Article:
Monday, February 09, 2004

Some random thoughts on the Grammys, both the awards themselves and telecast:

Funk ruled the night, starting with Prince's medley that reestablished his preeminence as both songwriter and performer, aided by Beyonce making like Tina Turner. The mid-evening funk jam showed off older and newer generations of funksters, even if Robert Randolph and the Family band's music sounds like it predates Earth, Wind & Fire's or George Clinton's. While most of the musical pairings looked designed to just showcase musicians from less mass media-friendly genres (Foo Fighters and Chick Corea - why?) the inspired teaming of Andre 3000 with a marching band meant that the bassline for "Hey Ya!" was played on sousaphone.

Samuel L. Jackson was also the only non-musician who justified his inclusion as a presenter. As with his appearance on other award shows, he is one of the few actors who clearly memorizes his speeches and imbues them with feeling. Based on his joining in the P-Funk jam, this wasn't just acting; he was clearly excited to be part of the music. He may have a new movie coming out, but he was the only actor who didn't look like he was just there to plug his latest project.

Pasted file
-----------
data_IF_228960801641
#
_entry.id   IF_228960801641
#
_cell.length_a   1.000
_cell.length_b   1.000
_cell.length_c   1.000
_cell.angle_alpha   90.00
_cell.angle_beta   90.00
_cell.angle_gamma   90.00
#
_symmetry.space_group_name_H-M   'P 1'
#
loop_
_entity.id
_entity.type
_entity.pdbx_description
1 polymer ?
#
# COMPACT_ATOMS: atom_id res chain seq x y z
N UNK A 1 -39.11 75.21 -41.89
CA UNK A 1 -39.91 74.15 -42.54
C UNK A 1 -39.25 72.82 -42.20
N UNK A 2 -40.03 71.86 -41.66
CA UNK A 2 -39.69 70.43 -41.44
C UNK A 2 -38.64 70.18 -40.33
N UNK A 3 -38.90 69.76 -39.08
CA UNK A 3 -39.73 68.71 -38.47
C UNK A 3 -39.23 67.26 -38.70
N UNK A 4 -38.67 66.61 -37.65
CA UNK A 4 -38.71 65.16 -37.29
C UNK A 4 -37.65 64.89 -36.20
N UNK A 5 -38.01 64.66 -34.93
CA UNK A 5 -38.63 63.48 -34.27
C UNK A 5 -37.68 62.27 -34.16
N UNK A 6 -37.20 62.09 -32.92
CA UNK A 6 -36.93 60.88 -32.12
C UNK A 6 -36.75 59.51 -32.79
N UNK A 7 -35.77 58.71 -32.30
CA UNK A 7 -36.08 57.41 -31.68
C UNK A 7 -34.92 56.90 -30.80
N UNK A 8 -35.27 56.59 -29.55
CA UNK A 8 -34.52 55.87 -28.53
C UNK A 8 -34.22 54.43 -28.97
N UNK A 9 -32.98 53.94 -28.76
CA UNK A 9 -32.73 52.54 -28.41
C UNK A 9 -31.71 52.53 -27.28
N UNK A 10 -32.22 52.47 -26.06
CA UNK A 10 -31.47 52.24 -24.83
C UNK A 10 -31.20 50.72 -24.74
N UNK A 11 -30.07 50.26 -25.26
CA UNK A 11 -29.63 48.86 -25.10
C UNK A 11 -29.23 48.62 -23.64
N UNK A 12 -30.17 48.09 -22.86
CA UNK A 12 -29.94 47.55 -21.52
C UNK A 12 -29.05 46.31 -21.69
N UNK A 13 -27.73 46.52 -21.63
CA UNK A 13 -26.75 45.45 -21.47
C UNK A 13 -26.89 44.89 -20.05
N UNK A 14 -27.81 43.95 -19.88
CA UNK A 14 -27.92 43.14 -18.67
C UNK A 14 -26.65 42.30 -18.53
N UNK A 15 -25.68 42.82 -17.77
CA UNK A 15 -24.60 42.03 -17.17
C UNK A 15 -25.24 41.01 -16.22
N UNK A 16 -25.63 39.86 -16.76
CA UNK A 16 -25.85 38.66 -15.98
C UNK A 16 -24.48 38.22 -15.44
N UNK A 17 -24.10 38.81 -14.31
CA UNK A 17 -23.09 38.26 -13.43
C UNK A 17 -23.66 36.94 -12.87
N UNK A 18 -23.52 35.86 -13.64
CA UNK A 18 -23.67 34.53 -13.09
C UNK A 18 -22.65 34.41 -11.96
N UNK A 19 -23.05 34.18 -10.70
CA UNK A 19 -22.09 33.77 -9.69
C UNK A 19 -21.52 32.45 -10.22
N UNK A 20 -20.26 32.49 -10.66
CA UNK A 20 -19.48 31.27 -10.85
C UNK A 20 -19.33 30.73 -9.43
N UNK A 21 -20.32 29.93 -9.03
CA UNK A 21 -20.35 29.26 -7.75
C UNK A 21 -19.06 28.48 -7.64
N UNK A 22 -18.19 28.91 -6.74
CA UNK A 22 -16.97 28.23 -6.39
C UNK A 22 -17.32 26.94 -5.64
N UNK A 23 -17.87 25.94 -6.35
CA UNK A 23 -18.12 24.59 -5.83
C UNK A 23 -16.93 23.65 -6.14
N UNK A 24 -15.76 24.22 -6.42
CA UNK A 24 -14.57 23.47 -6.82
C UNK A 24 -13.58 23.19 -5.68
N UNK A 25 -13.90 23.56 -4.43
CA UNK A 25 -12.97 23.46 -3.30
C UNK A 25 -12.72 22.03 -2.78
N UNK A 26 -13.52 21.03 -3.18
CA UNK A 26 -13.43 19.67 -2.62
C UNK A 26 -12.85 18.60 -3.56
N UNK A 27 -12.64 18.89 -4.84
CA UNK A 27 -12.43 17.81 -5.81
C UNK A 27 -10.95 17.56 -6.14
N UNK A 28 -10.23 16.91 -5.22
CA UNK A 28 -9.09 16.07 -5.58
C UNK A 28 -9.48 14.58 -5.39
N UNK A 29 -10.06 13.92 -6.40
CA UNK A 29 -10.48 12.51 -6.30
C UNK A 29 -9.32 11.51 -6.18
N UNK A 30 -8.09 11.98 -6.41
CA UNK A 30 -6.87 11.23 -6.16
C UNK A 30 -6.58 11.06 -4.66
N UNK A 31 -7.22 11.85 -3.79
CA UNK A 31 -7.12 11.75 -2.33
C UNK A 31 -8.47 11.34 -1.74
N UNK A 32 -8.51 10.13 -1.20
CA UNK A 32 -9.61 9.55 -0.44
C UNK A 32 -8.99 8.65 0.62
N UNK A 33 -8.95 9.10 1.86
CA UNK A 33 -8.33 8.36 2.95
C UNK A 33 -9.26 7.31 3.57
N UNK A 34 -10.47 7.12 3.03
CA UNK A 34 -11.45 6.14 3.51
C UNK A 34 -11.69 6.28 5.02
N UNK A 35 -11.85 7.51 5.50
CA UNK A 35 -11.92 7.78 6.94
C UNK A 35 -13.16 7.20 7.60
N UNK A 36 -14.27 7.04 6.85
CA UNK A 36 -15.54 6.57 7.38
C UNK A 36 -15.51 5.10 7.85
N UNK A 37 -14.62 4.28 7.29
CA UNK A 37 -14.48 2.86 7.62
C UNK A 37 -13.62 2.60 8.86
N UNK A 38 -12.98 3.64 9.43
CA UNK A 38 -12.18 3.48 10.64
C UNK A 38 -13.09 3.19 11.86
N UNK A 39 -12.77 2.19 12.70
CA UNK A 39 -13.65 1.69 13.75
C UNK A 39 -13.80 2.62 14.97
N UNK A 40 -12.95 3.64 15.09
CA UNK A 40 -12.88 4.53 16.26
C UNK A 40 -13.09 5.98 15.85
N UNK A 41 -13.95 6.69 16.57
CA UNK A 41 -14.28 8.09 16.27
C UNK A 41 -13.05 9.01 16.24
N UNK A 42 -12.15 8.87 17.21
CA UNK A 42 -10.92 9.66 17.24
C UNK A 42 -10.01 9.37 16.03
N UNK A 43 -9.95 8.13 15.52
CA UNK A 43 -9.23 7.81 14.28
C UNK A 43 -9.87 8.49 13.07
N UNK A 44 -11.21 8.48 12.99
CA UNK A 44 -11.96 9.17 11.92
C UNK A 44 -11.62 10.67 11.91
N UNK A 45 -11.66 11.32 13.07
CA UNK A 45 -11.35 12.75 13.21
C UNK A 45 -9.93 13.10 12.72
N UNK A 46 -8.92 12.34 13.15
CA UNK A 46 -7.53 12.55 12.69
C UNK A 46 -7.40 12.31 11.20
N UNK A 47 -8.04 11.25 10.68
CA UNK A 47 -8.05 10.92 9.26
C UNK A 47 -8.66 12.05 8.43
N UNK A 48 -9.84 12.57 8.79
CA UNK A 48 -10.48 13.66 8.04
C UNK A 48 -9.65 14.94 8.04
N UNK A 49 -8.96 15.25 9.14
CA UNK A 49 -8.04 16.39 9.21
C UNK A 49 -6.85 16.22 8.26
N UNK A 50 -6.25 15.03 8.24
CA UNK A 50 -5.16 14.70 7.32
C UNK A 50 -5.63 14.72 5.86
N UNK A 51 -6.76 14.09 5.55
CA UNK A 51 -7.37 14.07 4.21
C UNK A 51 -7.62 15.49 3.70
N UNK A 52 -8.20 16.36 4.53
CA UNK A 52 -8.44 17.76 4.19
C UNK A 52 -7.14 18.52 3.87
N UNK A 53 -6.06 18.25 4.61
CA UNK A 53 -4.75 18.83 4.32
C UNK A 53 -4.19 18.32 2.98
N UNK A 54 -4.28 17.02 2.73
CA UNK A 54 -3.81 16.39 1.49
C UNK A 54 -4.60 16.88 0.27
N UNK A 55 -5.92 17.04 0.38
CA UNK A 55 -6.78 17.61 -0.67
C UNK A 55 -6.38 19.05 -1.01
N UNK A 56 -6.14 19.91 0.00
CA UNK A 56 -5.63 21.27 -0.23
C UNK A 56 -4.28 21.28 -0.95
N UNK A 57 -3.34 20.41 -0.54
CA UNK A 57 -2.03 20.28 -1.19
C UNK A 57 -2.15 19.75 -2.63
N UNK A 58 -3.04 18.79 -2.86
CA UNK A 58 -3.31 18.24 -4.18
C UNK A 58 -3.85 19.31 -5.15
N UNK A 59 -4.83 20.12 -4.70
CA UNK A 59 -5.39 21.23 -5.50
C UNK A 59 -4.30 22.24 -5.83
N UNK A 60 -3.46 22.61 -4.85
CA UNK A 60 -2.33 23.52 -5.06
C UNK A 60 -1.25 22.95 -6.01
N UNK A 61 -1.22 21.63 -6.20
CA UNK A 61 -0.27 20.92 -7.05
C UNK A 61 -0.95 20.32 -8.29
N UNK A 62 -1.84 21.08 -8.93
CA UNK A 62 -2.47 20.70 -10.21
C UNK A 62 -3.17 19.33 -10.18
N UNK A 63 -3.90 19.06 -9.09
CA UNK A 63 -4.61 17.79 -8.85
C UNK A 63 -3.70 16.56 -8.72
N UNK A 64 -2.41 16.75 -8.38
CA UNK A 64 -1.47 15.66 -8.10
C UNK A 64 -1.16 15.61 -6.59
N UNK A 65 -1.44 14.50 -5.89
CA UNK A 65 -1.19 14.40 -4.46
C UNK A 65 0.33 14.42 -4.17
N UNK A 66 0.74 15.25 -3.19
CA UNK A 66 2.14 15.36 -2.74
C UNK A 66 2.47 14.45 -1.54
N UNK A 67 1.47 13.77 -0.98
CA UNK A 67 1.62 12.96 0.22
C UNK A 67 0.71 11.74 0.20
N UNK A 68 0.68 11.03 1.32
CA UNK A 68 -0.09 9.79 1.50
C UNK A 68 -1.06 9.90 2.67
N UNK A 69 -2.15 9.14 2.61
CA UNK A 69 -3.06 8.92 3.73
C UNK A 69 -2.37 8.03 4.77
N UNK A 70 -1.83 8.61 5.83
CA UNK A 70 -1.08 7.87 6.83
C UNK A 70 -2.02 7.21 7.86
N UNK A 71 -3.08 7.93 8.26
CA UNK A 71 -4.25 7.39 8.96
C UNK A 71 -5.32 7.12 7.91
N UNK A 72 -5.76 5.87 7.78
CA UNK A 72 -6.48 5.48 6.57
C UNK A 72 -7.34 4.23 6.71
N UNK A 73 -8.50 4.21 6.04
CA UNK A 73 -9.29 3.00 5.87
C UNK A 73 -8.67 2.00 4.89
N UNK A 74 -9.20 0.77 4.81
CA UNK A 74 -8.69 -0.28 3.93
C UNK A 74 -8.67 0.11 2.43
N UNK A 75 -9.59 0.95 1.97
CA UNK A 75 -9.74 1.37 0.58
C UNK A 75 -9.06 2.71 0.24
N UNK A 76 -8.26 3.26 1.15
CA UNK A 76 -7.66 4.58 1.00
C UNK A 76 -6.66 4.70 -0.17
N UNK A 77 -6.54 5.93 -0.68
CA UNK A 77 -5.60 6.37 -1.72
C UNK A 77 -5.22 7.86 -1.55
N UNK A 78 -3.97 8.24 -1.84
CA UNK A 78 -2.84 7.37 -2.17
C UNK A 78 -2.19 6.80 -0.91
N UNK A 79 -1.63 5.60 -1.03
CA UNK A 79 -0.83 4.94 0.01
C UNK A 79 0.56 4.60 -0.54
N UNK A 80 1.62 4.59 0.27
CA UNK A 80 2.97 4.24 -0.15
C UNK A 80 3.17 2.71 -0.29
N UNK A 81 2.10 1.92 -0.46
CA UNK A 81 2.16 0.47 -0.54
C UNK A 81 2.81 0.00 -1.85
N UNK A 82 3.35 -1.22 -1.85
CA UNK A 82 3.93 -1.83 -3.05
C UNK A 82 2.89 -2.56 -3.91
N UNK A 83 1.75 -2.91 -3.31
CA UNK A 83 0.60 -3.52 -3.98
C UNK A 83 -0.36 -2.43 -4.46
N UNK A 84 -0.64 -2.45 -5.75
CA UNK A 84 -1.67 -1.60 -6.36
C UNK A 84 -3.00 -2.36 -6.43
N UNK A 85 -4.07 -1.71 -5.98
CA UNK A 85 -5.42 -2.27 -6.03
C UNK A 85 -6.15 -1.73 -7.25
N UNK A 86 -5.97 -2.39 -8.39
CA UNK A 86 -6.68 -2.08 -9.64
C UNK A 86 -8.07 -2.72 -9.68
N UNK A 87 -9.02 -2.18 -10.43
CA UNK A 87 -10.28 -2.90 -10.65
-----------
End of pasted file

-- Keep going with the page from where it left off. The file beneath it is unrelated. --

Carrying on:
Why don't they create a category Best Late-Career Album by an Artist We Ignored in Their Creative and/or Commercial Heyday so that they can clear out dreck like the Eagles and leave room for artists who are currently doing quality work in the "real" categories.

The Beatles tribute was like last year's to Joe Strummer: musicians chosen because there were there already as nominees, not for any musical connection to the honoree. About all Dave Matthews has in common with the Beatles is that he probably smokes pot. About all Sting has in common with the Beatles is that, like Paul McCartney, he did his best work in a band with creative tension, and his solo work has been boring in comparison. Fortunately, the Warren Zevon tribute was done by people who worked with him and admired his music throughout his career.

And I'm disappointed that Fountains of Wayne was shut out, but perhaps they are destined to be forever on the verge of superstardom.

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